Why is it that some teams rise above the rest in times of turmoil, regardless of the challenges? Somehow, they can build trust between themselves and can continue to win over clients and their clients' fears, building life-long customer appreciation? They keep their productivity high and are even gaining more clients in the process!  In other words, how is it that they are capable of adapting?   

The answer lies in an organization’s cultural resonance, leadership that adjusts its style based on the needs of their team and understanding choice.    

Adapting to Stress and Working from Home

Academic research on remote productivity is mixed.  Some studies suggest that productivity declines while others suggest increases.  The data in a recent Harvard Business School Article: "How to Keep Your Team Motivated, Remotely," by Lindsay McGregor and Neel Doshi provide some interesting insights.  The article suggests that success depends on how you do it.  What that means, and it’s important to note, that right now, many companies risk a reduction in their employees’ motivation because they are forced to work from home.  Granted, not by choice.   

The HBR article goes on to state (emphasis mine)1:  

“Between 2010 and 2015, we surveyed more than 20,000 workers around the world, analyzed more than 50 major companies, and conducted scores of experiments to figure out what motivates people, including how much working from home plays into the equation.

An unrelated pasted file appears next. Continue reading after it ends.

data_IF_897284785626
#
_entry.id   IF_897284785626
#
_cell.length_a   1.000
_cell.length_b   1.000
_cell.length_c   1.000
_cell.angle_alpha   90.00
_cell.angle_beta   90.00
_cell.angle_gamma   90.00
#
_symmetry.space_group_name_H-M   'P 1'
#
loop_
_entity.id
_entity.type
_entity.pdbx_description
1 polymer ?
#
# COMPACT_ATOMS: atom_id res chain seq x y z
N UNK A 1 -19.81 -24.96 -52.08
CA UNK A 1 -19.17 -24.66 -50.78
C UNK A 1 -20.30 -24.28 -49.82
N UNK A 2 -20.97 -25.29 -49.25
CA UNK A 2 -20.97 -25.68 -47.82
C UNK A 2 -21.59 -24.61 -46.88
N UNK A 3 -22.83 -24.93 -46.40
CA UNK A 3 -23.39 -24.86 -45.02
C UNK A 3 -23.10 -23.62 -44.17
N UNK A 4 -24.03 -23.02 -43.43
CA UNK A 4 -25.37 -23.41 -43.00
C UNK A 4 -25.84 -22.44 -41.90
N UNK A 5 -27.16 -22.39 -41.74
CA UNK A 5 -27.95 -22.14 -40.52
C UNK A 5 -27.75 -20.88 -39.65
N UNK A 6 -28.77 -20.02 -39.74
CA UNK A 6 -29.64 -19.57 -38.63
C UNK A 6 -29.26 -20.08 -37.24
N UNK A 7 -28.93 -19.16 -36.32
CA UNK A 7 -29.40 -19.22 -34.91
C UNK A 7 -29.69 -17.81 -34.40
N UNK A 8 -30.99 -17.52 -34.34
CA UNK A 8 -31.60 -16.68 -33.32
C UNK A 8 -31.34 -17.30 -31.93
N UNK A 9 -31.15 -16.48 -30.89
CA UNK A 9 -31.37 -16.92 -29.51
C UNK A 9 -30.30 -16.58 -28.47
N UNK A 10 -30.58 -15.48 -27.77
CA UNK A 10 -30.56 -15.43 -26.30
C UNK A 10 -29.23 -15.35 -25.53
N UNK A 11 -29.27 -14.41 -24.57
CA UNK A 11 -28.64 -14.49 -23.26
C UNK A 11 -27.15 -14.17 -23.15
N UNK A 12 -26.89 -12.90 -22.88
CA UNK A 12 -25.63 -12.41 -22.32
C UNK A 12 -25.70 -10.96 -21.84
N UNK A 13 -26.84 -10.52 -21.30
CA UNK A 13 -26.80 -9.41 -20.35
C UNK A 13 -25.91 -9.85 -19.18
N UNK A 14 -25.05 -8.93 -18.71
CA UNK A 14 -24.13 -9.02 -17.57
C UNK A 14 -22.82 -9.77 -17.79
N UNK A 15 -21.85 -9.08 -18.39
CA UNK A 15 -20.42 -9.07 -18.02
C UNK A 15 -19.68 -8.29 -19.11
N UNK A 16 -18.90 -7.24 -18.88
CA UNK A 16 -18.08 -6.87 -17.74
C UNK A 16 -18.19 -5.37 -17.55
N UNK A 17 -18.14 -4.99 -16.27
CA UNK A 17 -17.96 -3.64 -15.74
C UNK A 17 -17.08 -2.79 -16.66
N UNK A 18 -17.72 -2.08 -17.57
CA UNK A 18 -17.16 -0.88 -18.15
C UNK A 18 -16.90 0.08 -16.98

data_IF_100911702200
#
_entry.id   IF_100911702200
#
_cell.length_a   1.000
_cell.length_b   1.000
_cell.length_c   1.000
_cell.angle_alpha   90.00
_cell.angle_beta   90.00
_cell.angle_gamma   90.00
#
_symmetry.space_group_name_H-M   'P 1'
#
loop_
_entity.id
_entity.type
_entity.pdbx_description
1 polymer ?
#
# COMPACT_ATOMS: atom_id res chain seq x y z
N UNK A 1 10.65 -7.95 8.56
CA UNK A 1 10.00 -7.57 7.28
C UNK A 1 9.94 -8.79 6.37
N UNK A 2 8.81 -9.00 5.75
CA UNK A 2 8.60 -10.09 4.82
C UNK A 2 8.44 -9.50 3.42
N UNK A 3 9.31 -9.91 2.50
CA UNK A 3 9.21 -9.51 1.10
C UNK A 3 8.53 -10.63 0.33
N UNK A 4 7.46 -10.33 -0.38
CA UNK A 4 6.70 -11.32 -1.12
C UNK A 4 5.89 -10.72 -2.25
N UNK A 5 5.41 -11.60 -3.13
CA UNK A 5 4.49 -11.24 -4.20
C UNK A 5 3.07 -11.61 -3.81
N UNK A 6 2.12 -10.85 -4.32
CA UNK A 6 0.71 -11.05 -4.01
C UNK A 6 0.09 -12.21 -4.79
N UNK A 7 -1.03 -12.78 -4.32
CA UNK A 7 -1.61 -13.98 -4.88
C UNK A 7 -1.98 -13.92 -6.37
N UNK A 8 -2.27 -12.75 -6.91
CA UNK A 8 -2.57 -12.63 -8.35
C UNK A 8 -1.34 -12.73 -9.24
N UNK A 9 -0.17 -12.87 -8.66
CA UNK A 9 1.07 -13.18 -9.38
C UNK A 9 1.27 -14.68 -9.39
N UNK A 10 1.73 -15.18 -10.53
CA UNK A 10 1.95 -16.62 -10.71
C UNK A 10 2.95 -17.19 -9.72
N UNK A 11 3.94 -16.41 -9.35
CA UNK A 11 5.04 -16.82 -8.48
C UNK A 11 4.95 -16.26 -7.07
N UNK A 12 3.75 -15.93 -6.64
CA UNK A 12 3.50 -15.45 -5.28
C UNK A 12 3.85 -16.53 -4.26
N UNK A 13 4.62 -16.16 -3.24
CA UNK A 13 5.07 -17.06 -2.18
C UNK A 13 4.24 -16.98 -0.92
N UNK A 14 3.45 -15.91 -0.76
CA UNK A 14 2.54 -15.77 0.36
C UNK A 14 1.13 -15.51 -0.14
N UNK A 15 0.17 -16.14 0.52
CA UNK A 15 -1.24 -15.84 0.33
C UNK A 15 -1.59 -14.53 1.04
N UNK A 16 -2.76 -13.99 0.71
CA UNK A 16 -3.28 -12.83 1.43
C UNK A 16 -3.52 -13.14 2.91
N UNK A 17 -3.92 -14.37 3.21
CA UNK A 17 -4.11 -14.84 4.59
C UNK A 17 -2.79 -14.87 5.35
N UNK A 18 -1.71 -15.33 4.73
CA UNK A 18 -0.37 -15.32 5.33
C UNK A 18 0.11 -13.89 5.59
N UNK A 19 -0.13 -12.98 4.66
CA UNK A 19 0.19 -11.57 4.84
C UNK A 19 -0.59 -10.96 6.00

When we measured the total motivation of people who worked from home versus the office, we found that working from home was less motivating. Even worse, when people had no  choice  in where they worked, the differences were enormous."

Interesting that just having a choice made the biggest difference.  The study elaborates that people who could choose to work from home, regardless of their decision, were more productive than people who had no choice but to work at the workplace!  Just knowing they had a choice makes all the difference.  It’s about having the autonomy to work and meet the organizations' agendas the best way they know how. The word that comes to mind is empowerment.  Recognizing that right now, many people are not happy because, while they are finally getting to work from home for the first extended period-of-time, it’s not by choice nor under the terms they would want.   

Creating and Maintaining Organizational Resonance